I recently watched an episode of Planet Green's The Fabulous Beekman Boys that had a big effect on me. The episode was "Bringing Home the Bacon". In addition to Brent spending some quality time with Martha Stewart pushing their Beekman 1802 cheese, the episode focused on Brent and Josh's first experience with having to slaughter their farm animals...their two pigs, Porky and Bess. Needless to say, it was an emotional episode for the boys, the viewers, and yours truly. Having myself grown up on a small farm in Cook, Nebraska until age seven and then returning to the farm each summer until I was 18, the episode took me right back to my own farm days. I had quite a few special pets that ended up on our dinner plates including pigs, chickens, ducks, etc. so understand exactly what they were going through. In addition, there were many avid hunters in my family, bow-hunters for the most part. All this meant that I was very aware of where my food came from and the sacrifice that went into providing...the animals (obviously), as well as the person who had to end the animals life. I did chop off a few chicken heads in my time on the farm and witnessed a few slaughters of pigs, cattle, and game as well.
So what surprised me about the episode was that besides tearing up a lot and missing farm life in general, I also missed that 'circle of life' connection with nature that exists when you live on a farm. The connection to place, the connection to generations of family that were farmers, and the connection to the broader farming community that surrounds farming life. In particular, the connection to place still pulls strongly at me. My Granparents farm where I spent so much time was truly magical and it was because of the particular hills, trees, creeks, roads, etc. that mad the farm what it was. All of these things are like long lost friends to me that when we see each other again, it will be like we never missed a day of being with each other.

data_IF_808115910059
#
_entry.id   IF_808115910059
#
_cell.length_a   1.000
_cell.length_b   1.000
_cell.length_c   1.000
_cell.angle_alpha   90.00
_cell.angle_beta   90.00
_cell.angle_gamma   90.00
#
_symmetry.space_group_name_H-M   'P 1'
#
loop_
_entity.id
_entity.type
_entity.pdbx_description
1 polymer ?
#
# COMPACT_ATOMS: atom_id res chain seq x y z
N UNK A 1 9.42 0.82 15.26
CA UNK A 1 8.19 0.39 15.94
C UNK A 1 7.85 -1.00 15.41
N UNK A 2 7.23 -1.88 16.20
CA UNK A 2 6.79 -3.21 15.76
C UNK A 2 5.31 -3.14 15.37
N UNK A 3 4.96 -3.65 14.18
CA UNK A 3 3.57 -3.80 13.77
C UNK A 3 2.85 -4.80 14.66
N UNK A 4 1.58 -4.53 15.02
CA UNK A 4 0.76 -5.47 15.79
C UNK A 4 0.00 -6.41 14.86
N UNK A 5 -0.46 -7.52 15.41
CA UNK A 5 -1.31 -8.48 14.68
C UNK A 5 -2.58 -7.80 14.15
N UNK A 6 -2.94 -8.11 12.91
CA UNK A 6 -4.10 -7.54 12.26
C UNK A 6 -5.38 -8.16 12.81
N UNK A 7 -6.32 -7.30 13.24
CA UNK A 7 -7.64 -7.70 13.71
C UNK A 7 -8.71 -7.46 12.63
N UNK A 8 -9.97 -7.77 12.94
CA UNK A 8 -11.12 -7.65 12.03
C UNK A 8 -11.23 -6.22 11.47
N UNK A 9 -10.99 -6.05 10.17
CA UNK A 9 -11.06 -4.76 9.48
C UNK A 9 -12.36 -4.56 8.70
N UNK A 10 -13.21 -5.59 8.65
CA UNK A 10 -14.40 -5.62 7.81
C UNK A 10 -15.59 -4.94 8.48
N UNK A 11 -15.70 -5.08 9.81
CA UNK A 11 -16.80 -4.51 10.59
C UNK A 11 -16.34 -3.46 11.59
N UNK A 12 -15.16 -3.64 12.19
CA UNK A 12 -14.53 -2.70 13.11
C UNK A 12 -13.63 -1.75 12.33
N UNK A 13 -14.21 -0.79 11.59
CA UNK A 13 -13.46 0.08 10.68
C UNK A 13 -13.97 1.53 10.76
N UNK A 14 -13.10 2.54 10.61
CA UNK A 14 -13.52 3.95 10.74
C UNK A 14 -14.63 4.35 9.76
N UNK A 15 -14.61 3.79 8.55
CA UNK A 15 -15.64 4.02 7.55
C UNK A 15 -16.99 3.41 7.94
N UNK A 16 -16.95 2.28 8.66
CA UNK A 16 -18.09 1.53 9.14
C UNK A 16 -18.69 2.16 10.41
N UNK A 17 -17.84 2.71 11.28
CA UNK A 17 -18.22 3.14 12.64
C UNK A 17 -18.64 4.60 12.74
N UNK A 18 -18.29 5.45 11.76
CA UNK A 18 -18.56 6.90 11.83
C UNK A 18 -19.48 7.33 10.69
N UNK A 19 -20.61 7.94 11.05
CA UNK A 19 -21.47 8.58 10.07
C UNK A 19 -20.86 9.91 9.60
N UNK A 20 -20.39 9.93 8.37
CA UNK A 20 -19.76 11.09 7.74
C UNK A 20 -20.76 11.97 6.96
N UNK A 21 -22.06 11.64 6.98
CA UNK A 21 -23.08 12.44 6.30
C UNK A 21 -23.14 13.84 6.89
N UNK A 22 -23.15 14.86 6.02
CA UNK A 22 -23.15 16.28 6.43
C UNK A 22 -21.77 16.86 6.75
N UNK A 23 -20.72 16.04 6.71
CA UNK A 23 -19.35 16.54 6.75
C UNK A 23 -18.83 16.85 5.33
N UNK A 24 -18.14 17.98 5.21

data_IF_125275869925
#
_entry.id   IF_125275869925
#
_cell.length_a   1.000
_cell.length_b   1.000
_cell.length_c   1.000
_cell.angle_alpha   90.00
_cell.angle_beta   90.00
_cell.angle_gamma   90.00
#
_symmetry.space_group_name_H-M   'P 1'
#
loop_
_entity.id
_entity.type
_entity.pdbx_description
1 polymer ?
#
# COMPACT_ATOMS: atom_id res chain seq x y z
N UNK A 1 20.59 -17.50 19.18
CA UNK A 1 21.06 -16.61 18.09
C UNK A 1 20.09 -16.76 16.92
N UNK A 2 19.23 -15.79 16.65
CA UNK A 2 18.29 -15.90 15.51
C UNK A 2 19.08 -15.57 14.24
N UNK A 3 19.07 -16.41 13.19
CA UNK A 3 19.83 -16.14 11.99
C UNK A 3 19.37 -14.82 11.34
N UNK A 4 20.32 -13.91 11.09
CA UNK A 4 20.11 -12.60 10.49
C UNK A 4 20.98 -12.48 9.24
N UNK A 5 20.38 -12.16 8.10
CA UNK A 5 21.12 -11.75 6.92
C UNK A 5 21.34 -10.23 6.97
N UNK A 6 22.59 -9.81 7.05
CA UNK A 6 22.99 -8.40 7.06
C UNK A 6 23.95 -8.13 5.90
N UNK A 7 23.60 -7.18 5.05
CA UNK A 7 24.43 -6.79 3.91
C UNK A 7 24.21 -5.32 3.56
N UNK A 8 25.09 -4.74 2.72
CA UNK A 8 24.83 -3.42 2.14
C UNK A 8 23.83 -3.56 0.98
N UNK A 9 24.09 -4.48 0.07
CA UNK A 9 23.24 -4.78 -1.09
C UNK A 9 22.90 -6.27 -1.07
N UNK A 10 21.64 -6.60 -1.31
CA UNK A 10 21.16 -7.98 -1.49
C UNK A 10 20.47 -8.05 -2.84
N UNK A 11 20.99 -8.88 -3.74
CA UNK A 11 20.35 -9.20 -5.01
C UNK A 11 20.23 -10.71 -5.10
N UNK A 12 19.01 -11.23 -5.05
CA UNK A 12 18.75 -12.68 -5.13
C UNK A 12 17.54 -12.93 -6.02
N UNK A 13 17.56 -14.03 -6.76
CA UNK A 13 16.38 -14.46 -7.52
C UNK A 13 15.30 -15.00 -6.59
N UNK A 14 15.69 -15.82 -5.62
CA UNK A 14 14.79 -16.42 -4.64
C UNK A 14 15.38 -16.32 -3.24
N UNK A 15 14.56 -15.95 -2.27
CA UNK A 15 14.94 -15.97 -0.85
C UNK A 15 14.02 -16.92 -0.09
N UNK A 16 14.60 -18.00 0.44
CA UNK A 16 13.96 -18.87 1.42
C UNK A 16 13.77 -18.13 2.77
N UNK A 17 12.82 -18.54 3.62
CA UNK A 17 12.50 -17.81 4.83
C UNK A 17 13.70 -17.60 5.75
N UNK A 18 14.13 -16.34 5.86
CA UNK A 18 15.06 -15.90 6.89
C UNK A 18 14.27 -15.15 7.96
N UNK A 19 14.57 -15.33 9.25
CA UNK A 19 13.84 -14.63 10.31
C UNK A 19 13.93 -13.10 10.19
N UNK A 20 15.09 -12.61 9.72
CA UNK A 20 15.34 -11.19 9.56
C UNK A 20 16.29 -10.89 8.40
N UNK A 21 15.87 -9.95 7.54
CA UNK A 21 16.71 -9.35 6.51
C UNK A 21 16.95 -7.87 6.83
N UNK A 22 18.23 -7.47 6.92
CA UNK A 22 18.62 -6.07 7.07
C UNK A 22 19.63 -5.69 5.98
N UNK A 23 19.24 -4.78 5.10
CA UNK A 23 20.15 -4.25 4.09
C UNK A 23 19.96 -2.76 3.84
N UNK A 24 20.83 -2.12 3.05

This in turn made me realize how removed from nature we all are in the city. Even my friends that are hard core hikers or campers don't quite describe their experiences in nature in the same way...they can observe it, appreciate it's beauty and believe in protecting it, but they still don't quite have that connection that I remember from the farm in Nebraska. I recall a line from Out of Africa by Karen Blixen (aka Isak Dineson) in which she says "If I know a song of Africa...does Africa know a song of me?" I think this describes the feeling of connection I refer to well as it shows that not only has she come to know Africa through her life experiences - good and bad - the place has actually come to know her.
Furthermore, I believe this episode was also profound for me because of this very website where I wax on about the science, design, and culture shaping our future. Much has been written by many people about longing for the good old days and I doubt I could contribute anything new to this discussion. But I wonder how it might be possible to maintain connections to people and place in the future. This is certainly not a new topic either but I very much look forward to exploring it more.